He started learning the piano at the age of five, got his first guitar at the age of nine and was lucky enough to grow up against the musical explosion of the ’60s – all elements which have made Dean Friedman one of the finest songwriters of his generation.
Dean, whose hits include ‘Ariel’, ‘Lucky Stars’, ‘Lydia’, ‘Woman of Mine’ and ‘McDonald’s Girl’, plays Horsham’s Capitol on October 16, his latest date in a country which has always served him well.
“It’s a bit of a commute, but it is worth it!” laughs Dean.
“I was born in ’55, and the ’60s were certainly my formative years. My mum was a singer, and there was always a Broadway show tune on the piano. My early influences were also a lot of classical music. There was always music in the home, and then I got my first transistor radio which I hid under the pillow… and that was when I discovered The Beatles, Dylan, The Stones, people like that.
“What always struck me about The Beatles was that they defined a whole era of pop music and yet even back then you could hear threads of Tin Pan Alley running through and music-hall themes, especially in something like ‘When I’m ’64’. Just everything they did was exciting.”
And no, The Stones and The Beatles were not mutually exclusive: “You hear something like Angie and you hear this great pop ballad.”
As soon as he had learnt three chords, Dean knew what he wanted to do: “I started mimicking the artists around and also people like The Monkees. I wrote my first song when I was nine, and I just carried on writing.”
He stacked up the piles of rejection letters from record labels, but eventually the breakthrough came, and he hasn’t looked back: “I am lucky enough to have a very loyal following. I have never stopped being a musician and I have never stopped writing songs, but definitely the music business has changed dramatically. I think the biggest change has been the internet.”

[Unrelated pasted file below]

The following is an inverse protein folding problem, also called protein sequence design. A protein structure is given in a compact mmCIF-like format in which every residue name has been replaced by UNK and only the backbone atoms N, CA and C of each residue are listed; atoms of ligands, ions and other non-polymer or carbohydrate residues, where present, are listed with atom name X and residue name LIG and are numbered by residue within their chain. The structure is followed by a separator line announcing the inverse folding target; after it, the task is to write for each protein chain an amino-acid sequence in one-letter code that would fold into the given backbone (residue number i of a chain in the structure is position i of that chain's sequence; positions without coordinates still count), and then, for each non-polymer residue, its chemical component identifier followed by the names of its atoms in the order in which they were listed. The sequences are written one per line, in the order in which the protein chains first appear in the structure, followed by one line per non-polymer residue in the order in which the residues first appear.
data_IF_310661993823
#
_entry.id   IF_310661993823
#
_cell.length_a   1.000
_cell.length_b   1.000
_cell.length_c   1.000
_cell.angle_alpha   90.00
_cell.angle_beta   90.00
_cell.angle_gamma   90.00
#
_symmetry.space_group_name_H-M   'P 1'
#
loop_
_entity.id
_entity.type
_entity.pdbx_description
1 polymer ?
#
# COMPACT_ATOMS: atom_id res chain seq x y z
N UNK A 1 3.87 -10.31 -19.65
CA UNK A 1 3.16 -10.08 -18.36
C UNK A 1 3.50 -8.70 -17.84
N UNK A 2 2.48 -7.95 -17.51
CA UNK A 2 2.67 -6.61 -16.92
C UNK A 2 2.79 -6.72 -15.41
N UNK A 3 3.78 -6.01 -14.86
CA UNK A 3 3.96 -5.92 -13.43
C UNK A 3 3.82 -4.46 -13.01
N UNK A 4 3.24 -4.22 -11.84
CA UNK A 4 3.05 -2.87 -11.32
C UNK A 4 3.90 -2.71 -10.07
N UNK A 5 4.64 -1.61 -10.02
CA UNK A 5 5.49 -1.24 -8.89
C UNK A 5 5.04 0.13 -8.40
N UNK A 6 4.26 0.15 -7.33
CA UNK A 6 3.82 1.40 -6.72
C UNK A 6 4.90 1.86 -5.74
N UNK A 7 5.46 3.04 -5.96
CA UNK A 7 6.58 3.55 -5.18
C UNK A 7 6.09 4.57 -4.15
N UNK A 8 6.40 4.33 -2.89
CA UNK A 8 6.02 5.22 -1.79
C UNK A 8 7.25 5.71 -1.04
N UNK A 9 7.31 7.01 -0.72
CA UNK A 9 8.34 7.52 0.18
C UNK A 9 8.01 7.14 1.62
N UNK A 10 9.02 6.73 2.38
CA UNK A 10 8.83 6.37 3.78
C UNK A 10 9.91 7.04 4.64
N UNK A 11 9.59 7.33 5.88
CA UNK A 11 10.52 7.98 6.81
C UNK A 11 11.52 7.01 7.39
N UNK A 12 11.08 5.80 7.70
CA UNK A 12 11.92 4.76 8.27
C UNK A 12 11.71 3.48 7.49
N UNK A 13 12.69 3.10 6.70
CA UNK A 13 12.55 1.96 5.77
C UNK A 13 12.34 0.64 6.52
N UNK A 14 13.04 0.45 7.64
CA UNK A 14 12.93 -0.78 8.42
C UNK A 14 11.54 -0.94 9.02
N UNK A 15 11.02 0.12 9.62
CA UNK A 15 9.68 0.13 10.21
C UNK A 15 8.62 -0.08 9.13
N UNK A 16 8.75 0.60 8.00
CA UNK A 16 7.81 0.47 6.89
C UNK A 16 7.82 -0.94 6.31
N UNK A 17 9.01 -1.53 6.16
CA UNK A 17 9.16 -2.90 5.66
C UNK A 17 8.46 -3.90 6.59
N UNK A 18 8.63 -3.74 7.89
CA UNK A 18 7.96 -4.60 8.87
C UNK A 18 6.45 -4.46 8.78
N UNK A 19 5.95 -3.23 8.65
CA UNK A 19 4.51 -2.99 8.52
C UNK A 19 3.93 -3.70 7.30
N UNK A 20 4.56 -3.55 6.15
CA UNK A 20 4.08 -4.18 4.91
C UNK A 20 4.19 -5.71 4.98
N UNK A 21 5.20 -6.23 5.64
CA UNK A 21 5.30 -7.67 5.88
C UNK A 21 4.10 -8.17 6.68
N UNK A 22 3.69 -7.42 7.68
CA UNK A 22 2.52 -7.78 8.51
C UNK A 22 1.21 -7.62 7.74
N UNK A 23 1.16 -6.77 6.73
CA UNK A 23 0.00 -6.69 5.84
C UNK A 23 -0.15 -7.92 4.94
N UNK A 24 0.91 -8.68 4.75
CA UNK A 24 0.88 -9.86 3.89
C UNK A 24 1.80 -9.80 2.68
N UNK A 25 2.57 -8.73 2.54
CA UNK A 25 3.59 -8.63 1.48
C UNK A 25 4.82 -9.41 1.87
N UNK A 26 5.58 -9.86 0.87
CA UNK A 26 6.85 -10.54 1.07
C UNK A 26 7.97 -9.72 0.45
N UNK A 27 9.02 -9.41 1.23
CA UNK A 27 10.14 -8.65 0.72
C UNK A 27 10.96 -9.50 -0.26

The impact has been huge, not least for the fact it has meant that Dean can finally have a direct dialogue with fans.
“That was just impossible before with all the middle men, the promoter, the agent, the publisher, the record company executive, all interfering, all getting between the artist and the fan. You were not supposed to talk to the fans. You were just supposed to wave. But the internet has changed all that. It’s not just suddenly that I can speak to the fans. It’s also that they can speak to me, and I appreciate that. Sometimes they can be very vocal, but it is great.”
Dean has been crowd-funding his albums for the past dozen years: “In the olden days I would be in the studio and there would be some annoying record label executive looking over my shoulder. Now it feels like there are 10,000 fans on my email list looking over my shoulder! But that’s good. It’s all a lot more open.
“Part of it is also that I write story songs. They are not about my life, but they reflect my perspective as you go through life, my friends and family and all the things that are happening, and in a lot of ways the fans share that perspective as they have evolved and matured as their lives have changed.”
Dean is now passing on all the lessons in his The Songwriter’s Handbook, newly published and available from Amazon: “I don’t pretend to know how to write everyone else’s songs, but I do write a pretty decent Dean Friedman song.”
In other words, he can encourage you to be yourself: “The book is intended to be fun and informative about the craft of song-writing and to encourage you about some of the decisions you will need to make when you are writing a song.”
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